Friday, November 11, 2016

7th Sea Second Edition Review

7th Sea: Second Edition is a swashbuckling game by John Wick Presents. I'll start off with the summary on the back of the book:
7th Sea is a tabletop roleplaying game of swashbuckling
and intrigue, exploration and adventure, taking place on the
continent of Théah, a land of magic and mystery inspired by
our own Europe. Players take the roles of heroes thrown into
global conspiracies and sinister plots, exploring ancient ruins
of a race long vanished and protecting the rightful kings and
queens of Théah from murderous villains.
Save the Queen of Avalon from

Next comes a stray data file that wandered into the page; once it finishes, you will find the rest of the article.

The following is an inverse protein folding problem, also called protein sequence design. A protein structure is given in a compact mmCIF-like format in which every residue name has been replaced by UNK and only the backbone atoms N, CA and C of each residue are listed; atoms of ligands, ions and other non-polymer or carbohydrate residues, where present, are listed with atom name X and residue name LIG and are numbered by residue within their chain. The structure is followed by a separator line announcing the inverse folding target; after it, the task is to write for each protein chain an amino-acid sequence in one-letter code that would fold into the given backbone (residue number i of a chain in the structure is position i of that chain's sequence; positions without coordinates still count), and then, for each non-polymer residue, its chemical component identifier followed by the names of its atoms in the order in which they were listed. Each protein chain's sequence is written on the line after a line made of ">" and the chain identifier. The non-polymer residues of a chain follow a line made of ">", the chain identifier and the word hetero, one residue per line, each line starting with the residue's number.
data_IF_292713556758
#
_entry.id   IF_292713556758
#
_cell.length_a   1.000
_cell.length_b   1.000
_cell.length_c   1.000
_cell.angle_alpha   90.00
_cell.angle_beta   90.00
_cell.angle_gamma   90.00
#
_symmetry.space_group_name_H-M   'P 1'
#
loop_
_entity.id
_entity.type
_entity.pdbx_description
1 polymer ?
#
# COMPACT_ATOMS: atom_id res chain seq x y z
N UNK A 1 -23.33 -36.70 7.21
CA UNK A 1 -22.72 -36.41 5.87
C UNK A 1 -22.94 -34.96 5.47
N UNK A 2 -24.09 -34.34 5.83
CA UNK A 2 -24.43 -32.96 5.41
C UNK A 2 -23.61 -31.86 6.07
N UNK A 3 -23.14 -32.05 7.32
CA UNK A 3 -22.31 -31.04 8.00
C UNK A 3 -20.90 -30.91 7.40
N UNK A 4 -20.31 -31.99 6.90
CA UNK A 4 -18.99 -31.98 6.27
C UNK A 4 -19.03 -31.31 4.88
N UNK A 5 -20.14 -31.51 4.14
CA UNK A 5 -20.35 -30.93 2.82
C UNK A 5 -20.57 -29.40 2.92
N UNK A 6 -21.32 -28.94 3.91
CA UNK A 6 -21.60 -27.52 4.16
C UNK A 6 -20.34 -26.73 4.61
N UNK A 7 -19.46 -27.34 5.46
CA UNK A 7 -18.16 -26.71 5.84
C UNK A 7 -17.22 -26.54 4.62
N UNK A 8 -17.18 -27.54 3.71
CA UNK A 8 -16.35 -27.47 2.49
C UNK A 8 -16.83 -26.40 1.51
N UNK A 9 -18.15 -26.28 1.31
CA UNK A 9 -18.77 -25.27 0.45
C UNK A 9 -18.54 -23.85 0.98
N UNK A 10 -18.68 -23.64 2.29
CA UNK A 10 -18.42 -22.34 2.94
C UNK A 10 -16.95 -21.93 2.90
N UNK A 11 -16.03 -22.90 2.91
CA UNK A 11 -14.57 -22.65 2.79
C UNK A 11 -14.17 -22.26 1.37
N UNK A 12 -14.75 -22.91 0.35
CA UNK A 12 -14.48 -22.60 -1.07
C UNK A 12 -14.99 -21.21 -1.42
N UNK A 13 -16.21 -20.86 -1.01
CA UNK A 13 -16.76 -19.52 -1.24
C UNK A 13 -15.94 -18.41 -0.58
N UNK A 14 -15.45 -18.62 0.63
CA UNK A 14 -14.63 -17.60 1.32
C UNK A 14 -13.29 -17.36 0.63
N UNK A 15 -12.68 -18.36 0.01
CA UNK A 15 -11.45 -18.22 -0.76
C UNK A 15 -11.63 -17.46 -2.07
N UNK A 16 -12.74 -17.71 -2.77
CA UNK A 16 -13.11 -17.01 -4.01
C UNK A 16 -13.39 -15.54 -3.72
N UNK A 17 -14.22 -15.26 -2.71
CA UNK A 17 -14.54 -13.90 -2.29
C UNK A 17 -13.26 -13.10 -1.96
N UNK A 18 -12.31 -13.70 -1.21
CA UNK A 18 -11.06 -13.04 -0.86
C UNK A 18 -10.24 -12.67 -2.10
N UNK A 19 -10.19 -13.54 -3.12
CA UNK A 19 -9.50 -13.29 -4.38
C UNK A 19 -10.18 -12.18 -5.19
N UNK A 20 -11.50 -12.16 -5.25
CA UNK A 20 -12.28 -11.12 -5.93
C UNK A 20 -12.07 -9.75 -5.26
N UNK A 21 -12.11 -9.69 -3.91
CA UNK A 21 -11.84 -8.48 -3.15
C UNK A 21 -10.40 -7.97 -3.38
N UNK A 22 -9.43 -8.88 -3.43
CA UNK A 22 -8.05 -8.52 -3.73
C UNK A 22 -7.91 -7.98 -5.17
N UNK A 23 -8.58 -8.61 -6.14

treacherous blackmail!
Thwart a dastardly assassination
attempt on the Cardinal of Castille!
Raid the villainous fleets of
Vodacce Merchant Princes!
Free the Prince of the Sarmatian
Commonwealth from a mysterious curse!
Make decisions that alter
the very course of Théan history!
In 7th Sea, you are a Hero, an icon of Théah ready to live
and die for causes that matter. You bravely take on a dozen
thugs with swords, knives and guns all on your own. You are
the trusted knight, a loyal bodyguard or even an adventuring
queen herself.
In other words—you are d’Artagnan, Milady de Winter,
the Dread Pirate Roberts, Jack Sparrow, Julie d’Aubigney,
and the Scarlet Pimpernel all rolled up in one!
This is a game of high adventure, mystery and action.
This is a game of intrigue and romance.
This is 7th Sea.

Those are big claims. Does the game live up to it's own hype? Let's find out.